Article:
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    I think that the lessons you want us to learn put an impossible responsibility upon CFS patients, and not nearly enough upon those at the Lancet. Maybe there were some terrible, ranting letters sent to the Lancet, but those published all seemed good, and written in a professional and respectful manner. That the Lancet chose to disparage the writers of these letters through some guilt by association fallacy that condemns all CFS patients for the failings of any, is just embarrassing. We've seen this sort of thing before, with other minority groups, and it should be a no more acceptable way of treating CFS patients than any other group. Whatever the failings of some, this does not justify a prejudicial approach to other members of these groups - we should all be treated as individuals and allowed to speak for ourselves.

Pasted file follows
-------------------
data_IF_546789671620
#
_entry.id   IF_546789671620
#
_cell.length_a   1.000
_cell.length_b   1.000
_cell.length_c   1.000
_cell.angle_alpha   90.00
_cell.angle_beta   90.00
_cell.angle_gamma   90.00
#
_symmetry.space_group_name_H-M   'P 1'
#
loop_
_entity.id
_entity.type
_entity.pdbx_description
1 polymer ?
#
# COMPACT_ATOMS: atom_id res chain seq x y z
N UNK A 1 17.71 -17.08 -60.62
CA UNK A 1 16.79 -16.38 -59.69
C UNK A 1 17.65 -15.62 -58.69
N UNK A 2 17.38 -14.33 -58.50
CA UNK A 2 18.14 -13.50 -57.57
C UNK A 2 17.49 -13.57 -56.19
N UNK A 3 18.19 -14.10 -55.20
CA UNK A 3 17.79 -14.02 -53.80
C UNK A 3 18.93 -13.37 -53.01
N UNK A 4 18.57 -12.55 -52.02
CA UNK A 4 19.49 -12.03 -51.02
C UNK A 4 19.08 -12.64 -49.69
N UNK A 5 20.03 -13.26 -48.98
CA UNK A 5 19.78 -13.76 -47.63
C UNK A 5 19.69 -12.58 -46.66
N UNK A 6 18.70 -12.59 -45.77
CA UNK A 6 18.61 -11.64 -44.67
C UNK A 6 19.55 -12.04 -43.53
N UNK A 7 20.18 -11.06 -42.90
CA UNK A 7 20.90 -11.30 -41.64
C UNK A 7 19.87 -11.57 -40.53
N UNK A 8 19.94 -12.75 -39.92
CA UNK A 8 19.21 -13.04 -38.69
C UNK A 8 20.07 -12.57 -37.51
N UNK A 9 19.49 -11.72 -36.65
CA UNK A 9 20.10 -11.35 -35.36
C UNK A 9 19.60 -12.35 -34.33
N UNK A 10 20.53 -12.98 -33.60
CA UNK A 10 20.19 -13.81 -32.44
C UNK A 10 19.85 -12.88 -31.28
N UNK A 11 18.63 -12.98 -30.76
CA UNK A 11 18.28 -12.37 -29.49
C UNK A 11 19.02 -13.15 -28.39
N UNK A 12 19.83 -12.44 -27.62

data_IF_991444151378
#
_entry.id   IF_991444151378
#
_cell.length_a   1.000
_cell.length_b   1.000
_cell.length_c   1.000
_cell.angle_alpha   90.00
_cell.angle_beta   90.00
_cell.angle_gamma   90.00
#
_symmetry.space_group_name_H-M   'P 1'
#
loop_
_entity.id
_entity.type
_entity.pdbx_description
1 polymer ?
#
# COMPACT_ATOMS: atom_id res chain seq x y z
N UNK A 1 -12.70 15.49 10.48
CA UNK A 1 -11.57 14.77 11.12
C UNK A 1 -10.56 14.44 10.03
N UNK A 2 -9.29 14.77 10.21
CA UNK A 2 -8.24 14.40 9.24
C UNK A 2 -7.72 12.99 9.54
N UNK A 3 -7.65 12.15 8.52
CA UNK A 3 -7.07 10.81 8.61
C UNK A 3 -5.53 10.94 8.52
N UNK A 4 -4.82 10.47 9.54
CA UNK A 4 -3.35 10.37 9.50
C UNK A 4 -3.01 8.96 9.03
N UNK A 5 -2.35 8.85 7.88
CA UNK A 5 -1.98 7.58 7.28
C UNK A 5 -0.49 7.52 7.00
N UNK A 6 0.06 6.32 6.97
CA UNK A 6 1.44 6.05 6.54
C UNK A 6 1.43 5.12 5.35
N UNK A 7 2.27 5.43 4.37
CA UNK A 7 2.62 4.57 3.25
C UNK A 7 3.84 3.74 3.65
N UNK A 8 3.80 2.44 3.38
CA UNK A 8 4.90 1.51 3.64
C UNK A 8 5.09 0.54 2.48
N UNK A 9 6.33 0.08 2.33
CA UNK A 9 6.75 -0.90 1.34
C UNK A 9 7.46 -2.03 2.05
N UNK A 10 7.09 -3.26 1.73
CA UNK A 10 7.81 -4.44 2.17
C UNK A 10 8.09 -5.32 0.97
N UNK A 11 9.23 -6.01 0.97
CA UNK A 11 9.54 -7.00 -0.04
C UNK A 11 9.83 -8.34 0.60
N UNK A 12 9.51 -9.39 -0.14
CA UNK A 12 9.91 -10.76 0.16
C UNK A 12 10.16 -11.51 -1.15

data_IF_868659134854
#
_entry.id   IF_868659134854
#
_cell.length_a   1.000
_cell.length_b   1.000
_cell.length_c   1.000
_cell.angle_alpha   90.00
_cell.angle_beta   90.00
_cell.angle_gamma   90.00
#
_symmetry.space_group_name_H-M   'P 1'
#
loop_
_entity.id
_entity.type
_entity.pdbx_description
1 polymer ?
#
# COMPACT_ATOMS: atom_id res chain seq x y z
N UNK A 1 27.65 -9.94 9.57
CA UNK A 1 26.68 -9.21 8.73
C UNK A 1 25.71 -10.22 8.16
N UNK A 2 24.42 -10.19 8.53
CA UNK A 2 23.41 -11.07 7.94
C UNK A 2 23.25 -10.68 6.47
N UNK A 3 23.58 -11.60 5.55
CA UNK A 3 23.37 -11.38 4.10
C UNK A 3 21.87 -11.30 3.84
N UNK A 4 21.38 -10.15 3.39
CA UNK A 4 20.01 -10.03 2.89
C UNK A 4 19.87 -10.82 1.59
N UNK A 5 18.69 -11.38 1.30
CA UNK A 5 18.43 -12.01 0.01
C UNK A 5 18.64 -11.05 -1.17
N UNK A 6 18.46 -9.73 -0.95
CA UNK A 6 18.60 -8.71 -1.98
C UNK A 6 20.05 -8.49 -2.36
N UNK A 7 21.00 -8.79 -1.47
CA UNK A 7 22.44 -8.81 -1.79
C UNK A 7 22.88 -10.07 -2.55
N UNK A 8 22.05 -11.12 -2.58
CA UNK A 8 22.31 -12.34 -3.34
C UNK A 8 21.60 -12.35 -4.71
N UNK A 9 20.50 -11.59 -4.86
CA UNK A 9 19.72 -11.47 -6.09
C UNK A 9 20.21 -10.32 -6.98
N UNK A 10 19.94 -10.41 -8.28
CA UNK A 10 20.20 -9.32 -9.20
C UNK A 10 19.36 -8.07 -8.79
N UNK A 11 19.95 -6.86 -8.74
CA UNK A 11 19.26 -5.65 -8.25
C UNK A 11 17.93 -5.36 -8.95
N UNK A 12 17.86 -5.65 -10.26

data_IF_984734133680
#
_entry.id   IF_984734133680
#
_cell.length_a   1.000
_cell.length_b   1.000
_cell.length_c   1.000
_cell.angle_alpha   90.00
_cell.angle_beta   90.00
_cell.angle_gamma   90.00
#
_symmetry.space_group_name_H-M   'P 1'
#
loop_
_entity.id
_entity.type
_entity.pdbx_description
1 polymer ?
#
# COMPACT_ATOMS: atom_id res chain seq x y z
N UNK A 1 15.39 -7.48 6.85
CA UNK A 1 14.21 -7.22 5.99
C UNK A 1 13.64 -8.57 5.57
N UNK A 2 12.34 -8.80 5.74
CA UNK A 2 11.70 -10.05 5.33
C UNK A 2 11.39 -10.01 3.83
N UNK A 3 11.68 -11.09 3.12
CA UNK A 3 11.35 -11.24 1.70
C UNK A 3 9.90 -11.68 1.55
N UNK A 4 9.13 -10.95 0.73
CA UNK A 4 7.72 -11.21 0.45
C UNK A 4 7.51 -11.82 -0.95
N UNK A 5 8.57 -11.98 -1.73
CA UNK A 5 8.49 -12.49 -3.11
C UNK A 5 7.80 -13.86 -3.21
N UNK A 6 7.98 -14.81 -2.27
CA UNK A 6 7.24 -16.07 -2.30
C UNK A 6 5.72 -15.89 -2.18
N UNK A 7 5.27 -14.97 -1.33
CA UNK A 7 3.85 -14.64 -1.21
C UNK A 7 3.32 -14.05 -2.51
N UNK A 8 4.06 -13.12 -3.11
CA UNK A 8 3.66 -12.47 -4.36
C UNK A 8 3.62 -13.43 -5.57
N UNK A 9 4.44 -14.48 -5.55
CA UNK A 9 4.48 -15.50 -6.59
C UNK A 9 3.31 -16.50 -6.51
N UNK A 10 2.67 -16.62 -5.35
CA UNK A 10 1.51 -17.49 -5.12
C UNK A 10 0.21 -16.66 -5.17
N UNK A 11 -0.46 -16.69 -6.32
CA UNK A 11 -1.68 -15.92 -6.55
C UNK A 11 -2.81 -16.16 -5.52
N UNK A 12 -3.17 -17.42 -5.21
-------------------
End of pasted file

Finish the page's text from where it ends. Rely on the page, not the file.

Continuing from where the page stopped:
How could we come up with a way of preventing poor letters being sent to journals when the publish and promote Pace in the way that they did? Many patients will be justifiably angered, and even if expressing that to the Lancet might not be helpful for us, I don't think that I have any right to stop them from doing so, or any mechanism for achieving such censorship - any more than black civil rights leaders were able to stop all black violent crime.
  14. Mark

    Mark Acting CEO